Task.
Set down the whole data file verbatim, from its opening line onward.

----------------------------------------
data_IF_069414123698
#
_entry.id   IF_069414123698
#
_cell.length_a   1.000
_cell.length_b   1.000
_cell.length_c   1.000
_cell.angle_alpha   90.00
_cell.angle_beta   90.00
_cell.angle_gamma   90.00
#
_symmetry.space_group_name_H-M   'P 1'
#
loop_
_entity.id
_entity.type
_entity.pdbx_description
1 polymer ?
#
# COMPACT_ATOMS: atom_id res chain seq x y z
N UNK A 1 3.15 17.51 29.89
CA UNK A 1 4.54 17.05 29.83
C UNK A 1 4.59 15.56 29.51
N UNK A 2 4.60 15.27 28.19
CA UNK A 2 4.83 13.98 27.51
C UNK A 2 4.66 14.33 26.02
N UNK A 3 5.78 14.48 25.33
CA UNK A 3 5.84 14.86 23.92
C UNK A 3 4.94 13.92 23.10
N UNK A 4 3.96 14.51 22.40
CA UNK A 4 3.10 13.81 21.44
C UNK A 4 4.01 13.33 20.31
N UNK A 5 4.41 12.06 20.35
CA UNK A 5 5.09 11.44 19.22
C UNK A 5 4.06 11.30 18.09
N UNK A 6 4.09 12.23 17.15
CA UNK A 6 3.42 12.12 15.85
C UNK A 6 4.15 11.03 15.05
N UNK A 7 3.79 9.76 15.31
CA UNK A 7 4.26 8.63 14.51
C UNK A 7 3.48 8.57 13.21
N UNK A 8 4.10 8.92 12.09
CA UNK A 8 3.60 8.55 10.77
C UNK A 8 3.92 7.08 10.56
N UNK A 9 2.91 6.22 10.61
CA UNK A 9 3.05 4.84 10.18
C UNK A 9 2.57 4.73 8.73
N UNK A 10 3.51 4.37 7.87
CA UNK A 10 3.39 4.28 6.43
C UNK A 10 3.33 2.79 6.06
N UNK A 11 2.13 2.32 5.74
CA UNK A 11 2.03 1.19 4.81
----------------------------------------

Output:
data_IF_069414123698
#
_entry.id   IF_069414123698
#
_cell.length_a   1.000
_cell.length_b   1.000
_cell.length_c   1.000
_cell.angle_alpha   90.00
_cell.angle_beta   90.00
_cell.angle_gamma   90.00
#
_symmetry.space_group_name_H-M   'P 1'
#
loop_
_entity.id
_entity.type
_entity.pdbx_description
1 polymer ?
#
# COMPACT_ATOMS: atom_id res chain seq x y z
N UNK A 1 3.15 17.51 29.89
CA UNK A 1 4.54 17.05 29.83
C UNK A 1 4.59 15.56 29.51
N UNK A 2 4.60 15.27 28.19
CA UNK A 2 4.83 13.98 27.51
C UNK A 2 4.66 14.33 26.02
N UNK A 3 5.78 14.48 25.33
CA UNK A 3 5.84 14.86 23.92
C UNK A 3 4.94 13.92 23.10
N UNK A 4 3.96 14.51 22.40
CA UNK A 4 3.10 13.81 21.44
C UNK A 4 4.01 13.33 20.31
N UNK A 5 4.41 12.06 20.35
CA UNK A 5 5.09 11.44 19.22
C UNK A 5 4.06 11.30 18.09
N UNK A 6 4.09 12.23 17.15
CA UNK A 6 3.42 12.12 15.85
C UNK A 6 4.15 11.03 15.05
N UNK A 7 3.79 9.76 15.31
CA UNK A 7 4.26 8.63 14.51
C UNK A 7 3.48 8.57 13.21
N UNK A 8 4.10 8.92 12.09
CA UNK A 8 3.60 8.55 10.77
C UNK A 8 3.92 7.08 10.56
N UNK A 9 2.91 6.22 10.61
CA UNK A 9 3.05 4.84 10.18
C UNK A 9 2.57 4.73 8.73
N UNK A 10 3.51 4.37 7.87
CA UNK A 10 3.39 4.28 6.43
C UNK A 10 3.33 2.79 6.06
N UNK A 11 2.13 2.32 5.74
CA UNK A 11 2.03 1.19 4.81